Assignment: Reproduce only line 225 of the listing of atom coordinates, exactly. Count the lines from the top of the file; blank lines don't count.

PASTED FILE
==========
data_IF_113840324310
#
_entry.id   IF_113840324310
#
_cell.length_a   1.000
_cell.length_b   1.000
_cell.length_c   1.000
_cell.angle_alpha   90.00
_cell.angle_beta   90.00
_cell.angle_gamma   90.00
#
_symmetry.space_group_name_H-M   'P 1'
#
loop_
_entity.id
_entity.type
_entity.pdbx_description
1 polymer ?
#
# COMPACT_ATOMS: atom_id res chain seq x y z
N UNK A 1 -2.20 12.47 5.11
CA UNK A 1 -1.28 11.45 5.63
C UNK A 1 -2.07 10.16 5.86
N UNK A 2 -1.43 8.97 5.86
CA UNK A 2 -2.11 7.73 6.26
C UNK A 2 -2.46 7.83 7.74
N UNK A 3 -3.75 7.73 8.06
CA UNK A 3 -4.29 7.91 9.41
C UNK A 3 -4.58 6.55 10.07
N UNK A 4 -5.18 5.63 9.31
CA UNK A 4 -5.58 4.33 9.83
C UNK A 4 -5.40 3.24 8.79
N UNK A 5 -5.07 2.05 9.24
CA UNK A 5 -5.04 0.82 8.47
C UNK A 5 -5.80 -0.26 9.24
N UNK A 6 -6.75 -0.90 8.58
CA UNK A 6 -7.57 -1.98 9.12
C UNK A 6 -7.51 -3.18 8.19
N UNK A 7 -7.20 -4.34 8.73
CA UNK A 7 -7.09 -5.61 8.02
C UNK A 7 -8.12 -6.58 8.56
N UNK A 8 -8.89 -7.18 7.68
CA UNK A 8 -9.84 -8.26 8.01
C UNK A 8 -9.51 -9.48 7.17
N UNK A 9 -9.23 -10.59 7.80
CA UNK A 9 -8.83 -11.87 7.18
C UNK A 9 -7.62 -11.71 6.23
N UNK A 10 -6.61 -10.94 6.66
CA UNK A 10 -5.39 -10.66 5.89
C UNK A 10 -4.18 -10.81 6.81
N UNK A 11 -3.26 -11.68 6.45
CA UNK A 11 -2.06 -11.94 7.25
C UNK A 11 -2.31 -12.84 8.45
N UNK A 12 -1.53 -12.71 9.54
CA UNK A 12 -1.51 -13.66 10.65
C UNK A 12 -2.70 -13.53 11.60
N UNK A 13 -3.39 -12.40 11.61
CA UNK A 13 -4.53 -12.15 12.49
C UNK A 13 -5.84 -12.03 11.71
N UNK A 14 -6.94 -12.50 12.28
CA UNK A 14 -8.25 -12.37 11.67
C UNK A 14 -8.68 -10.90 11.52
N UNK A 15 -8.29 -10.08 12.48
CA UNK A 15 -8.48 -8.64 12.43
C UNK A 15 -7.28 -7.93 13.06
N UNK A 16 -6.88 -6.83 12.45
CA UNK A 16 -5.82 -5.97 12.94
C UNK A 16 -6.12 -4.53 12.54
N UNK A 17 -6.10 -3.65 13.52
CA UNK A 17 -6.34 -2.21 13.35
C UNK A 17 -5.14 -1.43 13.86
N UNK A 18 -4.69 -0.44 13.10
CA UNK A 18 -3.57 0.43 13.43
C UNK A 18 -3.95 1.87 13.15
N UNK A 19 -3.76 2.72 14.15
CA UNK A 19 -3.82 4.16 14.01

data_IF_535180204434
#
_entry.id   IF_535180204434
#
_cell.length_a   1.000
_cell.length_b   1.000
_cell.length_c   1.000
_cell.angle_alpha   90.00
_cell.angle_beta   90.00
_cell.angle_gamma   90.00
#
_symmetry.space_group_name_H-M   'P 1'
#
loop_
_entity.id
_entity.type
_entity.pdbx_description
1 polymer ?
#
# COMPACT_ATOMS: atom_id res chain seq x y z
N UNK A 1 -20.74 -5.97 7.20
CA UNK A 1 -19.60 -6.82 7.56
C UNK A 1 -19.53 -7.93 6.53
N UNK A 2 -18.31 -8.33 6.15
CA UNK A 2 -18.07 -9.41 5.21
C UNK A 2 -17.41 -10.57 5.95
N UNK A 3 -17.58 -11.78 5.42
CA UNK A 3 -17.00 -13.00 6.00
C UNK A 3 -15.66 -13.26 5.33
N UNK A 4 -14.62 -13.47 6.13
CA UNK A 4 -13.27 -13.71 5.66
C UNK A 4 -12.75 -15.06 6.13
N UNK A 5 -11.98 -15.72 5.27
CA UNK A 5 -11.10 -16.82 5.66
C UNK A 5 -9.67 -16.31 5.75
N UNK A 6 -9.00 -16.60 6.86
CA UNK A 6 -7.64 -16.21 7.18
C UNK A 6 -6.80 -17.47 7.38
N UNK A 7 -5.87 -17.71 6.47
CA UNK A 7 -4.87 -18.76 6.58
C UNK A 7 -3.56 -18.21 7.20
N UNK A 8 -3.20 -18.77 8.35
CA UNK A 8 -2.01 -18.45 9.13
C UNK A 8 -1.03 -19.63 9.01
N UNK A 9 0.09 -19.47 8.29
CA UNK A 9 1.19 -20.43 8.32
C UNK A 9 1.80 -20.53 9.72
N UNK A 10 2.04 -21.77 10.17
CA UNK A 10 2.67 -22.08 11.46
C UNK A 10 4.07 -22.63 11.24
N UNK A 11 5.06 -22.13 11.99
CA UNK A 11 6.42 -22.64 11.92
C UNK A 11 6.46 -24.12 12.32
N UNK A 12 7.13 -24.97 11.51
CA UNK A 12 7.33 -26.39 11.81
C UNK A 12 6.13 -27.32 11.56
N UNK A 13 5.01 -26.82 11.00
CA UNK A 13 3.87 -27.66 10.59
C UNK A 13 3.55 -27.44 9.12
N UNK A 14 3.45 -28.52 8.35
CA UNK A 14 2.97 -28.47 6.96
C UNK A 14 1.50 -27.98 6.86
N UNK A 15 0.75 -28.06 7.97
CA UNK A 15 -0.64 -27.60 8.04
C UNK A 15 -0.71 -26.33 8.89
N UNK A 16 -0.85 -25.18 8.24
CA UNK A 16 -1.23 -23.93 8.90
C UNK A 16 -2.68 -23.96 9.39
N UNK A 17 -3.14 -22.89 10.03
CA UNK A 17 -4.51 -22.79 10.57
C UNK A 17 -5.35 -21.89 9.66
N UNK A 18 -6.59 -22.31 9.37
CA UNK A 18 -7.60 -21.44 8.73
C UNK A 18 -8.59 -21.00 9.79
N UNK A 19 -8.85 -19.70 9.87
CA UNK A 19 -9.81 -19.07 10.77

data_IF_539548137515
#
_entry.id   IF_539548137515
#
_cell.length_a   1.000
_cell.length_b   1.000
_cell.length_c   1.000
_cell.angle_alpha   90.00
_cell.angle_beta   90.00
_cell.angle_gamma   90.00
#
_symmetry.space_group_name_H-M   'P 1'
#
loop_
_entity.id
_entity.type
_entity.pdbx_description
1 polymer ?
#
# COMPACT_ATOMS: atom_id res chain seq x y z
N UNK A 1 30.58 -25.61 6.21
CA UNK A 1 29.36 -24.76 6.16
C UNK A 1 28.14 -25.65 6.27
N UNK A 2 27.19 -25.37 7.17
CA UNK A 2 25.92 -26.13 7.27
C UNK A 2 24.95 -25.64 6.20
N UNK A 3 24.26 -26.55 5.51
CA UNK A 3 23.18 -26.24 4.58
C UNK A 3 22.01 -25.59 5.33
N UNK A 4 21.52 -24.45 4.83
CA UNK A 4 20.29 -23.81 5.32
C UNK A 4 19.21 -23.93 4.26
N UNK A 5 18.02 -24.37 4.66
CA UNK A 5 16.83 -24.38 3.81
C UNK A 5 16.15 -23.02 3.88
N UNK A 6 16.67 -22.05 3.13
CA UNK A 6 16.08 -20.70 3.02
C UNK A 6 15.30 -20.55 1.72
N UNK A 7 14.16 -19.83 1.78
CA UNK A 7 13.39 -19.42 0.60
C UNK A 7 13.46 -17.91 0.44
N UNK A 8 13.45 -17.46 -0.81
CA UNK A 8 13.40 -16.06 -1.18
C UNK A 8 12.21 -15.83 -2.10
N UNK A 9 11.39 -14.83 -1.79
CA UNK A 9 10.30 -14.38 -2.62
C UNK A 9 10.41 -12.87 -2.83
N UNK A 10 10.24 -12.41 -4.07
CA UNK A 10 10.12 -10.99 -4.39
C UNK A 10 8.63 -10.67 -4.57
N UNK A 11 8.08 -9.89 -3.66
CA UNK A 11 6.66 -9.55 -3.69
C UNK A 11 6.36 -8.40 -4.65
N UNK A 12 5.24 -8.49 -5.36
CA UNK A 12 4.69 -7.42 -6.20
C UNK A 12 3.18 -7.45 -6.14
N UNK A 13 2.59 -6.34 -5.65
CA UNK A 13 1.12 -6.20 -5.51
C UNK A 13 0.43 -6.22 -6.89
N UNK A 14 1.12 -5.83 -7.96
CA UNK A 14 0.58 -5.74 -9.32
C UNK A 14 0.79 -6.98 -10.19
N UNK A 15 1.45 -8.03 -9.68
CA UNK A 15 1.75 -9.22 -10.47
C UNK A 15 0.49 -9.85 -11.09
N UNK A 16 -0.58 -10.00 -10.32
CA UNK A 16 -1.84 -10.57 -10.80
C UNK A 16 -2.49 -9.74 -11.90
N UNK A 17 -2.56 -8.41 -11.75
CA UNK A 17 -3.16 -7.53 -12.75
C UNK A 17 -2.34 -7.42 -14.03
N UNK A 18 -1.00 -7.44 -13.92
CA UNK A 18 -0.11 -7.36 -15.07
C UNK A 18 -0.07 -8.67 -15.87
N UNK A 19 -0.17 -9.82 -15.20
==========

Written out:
CA UNK A 18 -0.11 -7.36 -15.07